When Wuhan became the first epicentre of the Covid-19 pandemic in February last year, the group – with business in China – promptly flew three million gloves to Beijing. The gesture of Top Glove and donors from other Malaysian Chinese groups were highlighted in the media.

The serious-looking billionaire, in a two-hour exclusive interview from office to lunch table, candidly takes questions linked to himself and the company. Below are excerpts:

> You have said you want to live until 120. Why 120?

The human body is designed to live for 120 years or more, but we must know how to take good care of it.

The average lifespan of Malaysians is 80. My original target was to live to 100. But because I am a vegetarian leading a healthy lifestyle, I believe I can live up to 120 to serve society longer.

I adopt the “5 Wells”: “clean well, eat well, work well, exercise well and sleep well”. Hence, in the past 20 years, there has been no chance for me to fall sick. Before that, I did catch a cold (laugh).

I enjoy working. I am able to work seven days a week because I love my work. Due to this, work no longer feels like work, but a hobby.

Top Glove has earned billions. As I am able to create billions for the company and thousands of jobs for the country, I hope to live longer to serve society. This year, we are creating over 9,000 jobs.

I control 34% of Top Glove. I cannot afford to die early. I need to live longer to contribute more and give back more to society.

> You are listed as one of the richest men in Malaysia by Forbes. Is the estimate of your personal wealth at US$3.8bil accurate?

I have worked very hard to build my glove business and it is personally satisfying to see our business do well and receive recognition.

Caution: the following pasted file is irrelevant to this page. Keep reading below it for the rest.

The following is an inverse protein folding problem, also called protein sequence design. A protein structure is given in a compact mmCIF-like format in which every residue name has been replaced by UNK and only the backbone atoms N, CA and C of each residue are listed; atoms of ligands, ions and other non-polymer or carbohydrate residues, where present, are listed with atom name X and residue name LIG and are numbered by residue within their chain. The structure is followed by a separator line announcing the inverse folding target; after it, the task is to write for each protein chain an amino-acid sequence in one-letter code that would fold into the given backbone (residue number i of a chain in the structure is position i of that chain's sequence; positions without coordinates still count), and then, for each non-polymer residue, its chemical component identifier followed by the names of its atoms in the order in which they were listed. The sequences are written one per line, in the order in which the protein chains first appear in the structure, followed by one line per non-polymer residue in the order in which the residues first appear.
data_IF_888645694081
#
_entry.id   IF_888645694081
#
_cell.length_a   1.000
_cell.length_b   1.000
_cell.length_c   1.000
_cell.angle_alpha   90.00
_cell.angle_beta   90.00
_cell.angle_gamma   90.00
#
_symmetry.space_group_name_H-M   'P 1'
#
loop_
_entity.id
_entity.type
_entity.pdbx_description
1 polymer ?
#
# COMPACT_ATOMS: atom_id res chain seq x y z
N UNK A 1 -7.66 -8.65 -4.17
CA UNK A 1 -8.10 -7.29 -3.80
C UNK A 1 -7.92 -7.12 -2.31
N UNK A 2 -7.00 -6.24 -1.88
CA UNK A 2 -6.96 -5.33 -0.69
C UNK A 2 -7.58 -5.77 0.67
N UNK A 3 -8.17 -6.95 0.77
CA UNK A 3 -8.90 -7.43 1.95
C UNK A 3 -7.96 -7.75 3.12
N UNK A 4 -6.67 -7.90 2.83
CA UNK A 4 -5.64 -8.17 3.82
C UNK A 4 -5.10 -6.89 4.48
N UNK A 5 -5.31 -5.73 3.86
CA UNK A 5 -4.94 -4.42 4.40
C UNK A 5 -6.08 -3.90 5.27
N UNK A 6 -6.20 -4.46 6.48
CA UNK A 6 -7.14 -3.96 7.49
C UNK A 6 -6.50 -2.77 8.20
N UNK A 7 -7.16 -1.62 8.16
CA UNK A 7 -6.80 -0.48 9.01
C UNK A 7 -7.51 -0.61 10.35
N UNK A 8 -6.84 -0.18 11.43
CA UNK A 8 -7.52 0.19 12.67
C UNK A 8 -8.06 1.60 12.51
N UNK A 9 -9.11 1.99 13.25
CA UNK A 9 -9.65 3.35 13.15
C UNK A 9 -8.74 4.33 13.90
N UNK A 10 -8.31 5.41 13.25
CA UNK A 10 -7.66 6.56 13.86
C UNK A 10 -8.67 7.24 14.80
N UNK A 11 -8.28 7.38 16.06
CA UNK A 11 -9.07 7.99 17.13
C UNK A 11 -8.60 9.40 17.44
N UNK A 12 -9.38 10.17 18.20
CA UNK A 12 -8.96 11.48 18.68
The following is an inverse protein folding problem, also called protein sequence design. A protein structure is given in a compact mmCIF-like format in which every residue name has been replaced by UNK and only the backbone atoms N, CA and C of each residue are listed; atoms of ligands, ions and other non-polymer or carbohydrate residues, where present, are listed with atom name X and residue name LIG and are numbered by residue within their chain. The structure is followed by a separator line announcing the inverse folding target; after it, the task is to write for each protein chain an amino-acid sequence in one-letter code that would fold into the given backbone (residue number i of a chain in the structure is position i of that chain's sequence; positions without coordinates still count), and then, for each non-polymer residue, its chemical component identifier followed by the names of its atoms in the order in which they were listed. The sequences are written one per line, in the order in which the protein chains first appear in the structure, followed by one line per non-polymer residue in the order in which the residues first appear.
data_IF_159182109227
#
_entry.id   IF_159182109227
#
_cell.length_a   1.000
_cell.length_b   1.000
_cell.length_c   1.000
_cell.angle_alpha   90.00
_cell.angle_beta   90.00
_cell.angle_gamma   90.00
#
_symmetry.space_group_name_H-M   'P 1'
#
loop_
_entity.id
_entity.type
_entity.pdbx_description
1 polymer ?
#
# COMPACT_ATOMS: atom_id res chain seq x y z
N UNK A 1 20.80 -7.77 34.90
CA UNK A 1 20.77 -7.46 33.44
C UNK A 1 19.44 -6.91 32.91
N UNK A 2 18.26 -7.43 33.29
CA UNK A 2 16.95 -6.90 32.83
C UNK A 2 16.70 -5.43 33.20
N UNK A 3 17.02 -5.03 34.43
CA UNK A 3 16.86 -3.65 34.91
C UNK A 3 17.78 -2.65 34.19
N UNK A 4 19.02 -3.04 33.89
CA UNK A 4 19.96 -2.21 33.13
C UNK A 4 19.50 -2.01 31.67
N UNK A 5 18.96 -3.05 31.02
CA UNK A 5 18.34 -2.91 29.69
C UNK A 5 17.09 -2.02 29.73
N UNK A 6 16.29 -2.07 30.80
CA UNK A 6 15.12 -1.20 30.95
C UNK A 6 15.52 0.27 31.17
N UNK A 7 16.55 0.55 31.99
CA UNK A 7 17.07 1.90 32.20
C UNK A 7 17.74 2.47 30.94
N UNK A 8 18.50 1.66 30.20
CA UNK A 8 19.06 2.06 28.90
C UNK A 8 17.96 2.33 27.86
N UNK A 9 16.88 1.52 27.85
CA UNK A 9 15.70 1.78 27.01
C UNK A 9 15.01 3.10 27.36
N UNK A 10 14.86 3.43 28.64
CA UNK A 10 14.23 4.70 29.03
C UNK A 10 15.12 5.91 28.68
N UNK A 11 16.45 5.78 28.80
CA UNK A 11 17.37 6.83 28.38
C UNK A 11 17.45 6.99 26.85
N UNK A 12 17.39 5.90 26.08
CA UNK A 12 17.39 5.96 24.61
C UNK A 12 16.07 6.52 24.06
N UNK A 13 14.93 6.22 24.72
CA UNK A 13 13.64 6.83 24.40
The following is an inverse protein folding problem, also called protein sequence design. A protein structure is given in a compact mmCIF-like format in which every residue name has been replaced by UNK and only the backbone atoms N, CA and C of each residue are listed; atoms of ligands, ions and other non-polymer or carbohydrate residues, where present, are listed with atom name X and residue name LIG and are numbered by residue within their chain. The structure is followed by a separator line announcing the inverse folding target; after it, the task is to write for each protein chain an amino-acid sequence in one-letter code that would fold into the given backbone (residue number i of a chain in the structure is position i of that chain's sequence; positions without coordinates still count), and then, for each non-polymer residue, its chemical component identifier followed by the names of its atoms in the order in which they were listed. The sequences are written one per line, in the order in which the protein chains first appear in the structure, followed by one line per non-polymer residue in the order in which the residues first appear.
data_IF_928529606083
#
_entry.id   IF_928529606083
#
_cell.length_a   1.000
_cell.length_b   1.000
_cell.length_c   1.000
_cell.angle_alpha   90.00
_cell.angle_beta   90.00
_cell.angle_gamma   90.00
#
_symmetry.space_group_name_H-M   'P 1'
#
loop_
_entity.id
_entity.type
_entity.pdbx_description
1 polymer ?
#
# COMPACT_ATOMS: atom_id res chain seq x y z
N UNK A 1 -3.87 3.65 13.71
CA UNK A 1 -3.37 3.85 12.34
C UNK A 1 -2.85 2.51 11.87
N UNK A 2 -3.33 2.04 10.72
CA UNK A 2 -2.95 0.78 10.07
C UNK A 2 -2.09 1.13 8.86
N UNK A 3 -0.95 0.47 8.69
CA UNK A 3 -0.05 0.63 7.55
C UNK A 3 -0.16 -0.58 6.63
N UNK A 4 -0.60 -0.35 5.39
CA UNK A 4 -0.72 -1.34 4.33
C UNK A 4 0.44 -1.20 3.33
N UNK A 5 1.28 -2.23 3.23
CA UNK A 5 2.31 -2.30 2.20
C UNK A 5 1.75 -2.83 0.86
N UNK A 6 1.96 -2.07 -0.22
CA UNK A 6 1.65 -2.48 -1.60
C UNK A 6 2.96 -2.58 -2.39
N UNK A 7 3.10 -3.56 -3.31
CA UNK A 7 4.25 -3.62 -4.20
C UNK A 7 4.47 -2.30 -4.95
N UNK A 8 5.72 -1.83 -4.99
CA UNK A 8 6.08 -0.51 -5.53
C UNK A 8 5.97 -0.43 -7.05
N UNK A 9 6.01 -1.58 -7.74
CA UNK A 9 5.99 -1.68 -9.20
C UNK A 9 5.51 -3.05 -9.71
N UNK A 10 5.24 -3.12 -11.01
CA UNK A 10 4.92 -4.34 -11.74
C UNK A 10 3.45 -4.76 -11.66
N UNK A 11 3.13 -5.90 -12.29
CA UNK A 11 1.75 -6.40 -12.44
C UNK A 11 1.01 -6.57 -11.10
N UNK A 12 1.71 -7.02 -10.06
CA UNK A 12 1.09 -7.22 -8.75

Forbes’ estimate was made without the writer coming to meet me.

I believe the estimate was based on my holdings in public listed companies. My cash and private holdings were not taken into account.

(Among others, Lim privately owns a major hotel-under-construction and several properties in Kuala Lumpur).

> Are you going to write a book to talk about your life and your success?

I am already working on my biography with a professional writer. It is expected to be completed within this year.

In my book, I will share about my life thus far, my entrepreneurial journey and philosophies. Knowledge must be shared. We must be generous enough to teach and guide others.

My book will impart valuable knowledge and insight to its readers, in line with Top Glove’s motto “must know, must do, must teach”.

> You have adopted a no-corruption policy in business dealings. Has this brought some “inconvenience” to Top Glove in our society?

Practising good business ethics, upholding honesty, integrity and transparency is the cornerstone of our business and is important for continued success.

I believe integrity is key for long-term business growth and sustainability. Lack of integrity can cause the collapse of a person, a company and even a country.

If you cheat, you may gain in the short term, but not in the long term. Eventually, you will also be found out.

At Top Glove, we take good business ethics very seriously. For more than 10 years now, every single employee has to wear an anti-corruption badge. And everyone doing business with Top Glove is required to sign a declaration they will always be honest and transparent in their dealings with us.

(This writer had to wear an anti-corruption badge before entering Top Glove Tower.)

> What is the latest guidance on Top Glove’s financial results in the current quarter and in this financial year?

We expect good quarters ahead as glove demand remains strong. Demand has been very robust following the emergence of Covid-19 in early 2020. And as mentioned in our outlook released after Q1 results, demand will continue to be strong.

(Global demand for rubber gloves will continue to outstrip supply until 2022, said the Malaysian Rubber Gloves Association on March 15,2021).